The display room of Harvard University Press (HUP)—a fixture in the Holyoke Center arcade since 1966—and before that, on Dunster Street since 1948—closed on June 17. The proximate cause was the decision by two of the three employees, manager Jeff S. Flemming ’73 and Marygail Parker, to accept the University’s early-retirement program; their third colleague, Barry Duncan, was among the Press staffers laid off. The staffing transition came at a time when book sales have declined (in common with retail sales generally)—putting pressure on the Press, which operated the display room more as a customer service and a publicity venue than as a money-making venture. (Longer term, of course, book sales have also increasingly migrated to electronic outlets; Amazon is HUP’s largest customer.)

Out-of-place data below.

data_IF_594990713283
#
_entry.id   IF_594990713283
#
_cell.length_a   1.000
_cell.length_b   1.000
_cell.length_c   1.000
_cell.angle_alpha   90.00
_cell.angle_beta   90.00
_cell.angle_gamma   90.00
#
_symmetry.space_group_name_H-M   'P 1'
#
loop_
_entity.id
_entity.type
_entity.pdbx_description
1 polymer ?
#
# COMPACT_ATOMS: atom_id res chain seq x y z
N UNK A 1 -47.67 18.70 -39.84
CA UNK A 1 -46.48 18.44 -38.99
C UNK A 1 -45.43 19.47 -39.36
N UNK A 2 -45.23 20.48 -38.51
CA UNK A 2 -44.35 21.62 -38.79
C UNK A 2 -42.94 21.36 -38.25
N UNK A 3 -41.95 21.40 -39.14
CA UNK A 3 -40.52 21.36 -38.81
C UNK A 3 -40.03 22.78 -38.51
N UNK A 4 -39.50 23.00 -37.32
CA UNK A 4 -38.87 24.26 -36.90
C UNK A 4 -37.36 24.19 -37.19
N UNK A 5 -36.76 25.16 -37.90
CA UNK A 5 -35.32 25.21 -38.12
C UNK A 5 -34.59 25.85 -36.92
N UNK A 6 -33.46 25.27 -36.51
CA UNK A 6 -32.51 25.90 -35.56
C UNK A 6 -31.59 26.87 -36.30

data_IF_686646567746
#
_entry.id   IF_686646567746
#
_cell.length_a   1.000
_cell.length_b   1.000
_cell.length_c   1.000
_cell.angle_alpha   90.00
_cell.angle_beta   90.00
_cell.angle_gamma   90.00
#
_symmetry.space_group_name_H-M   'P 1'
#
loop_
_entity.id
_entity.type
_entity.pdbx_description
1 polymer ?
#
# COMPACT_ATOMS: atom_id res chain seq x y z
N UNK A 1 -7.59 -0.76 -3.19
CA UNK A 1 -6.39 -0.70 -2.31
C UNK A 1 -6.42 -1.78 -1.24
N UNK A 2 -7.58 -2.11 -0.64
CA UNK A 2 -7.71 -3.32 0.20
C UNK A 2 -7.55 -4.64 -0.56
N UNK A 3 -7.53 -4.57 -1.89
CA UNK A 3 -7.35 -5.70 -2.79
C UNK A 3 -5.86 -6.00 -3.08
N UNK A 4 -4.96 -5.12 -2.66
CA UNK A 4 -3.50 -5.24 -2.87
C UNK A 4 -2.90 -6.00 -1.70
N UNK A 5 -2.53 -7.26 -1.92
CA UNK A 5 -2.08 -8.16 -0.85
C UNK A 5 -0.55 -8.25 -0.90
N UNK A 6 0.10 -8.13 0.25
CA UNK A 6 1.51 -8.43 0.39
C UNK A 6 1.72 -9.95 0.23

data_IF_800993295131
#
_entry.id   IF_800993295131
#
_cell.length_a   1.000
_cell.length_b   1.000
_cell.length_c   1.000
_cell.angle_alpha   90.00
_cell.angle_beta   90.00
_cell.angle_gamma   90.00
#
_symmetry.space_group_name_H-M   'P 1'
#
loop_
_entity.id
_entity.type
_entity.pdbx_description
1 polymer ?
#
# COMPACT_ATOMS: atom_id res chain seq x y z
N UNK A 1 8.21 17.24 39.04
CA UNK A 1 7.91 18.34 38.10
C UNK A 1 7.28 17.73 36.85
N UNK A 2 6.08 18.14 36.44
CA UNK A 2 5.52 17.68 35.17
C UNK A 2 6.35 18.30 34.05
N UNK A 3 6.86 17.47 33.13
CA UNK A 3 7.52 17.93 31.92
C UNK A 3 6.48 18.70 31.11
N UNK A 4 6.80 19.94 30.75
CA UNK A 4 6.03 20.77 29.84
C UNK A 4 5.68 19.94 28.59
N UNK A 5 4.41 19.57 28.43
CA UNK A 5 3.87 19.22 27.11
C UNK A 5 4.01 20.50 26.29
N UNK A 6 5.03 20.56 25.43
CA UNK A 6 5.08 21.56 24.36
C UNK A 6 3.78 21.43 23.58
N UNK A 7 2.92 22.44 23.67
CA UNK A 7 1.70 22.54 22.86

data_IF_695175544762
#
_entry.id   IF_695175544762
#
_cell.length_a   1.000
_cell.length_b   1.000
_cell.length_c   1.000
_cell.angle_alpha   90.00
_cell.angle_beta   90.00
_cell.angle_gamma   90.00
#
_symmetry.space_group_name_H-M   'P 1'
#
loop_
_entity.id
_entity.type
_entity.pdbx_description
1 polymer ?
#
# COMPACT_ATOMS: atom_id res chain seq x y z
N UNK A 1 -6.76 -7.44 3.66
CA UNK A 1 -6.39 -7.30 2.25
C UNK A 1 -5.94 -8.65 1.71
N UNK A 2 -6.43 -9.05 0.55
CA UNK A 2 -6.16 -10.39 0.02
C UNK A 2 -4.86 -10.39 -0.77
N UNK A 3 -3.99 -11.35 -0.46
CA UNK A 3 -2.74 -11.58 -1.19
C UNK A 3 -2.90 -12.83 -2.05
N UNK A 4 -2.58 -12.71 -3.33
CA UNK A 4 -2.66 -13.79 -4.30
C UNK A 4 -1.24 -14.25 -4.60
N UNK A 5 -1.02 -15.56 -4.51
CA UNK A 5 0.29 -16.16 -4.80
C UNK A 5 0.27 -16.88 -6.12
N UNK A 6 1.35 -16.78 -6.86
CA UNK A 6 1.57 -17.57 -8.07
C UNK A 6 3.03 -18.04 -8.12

The books themselves remain readily available, and HUP’s list can be browsed comprehensively at its website, www.hup.harvard.edu. What is lost, however, is the overwhelming visual impression of the whole Loeb Classical Library in its green (Greek) and red (Latin) cases and dust jackets, and the nearby bright blue of the newcomer, the I Tatti Renaissance Library. It becomes more difficult to assemble, at a glance, the depth of the works published in Slavic studies, or in higher education, or music, or landscape architecture. This was a sturdy place—brick floors, concrete ceiling, solid shelves—in which to encounter Igor Stravinsky and Eudora Welty, among all the scholarly volumes. Above all, as showed by the store’s sign—a stack of books disordered by rummaging, rather than positioned neatly but unopened—it was a place about serious reading and publishing: a very good thing for a university-press bookstore embedded in the center of Harvard’s campus.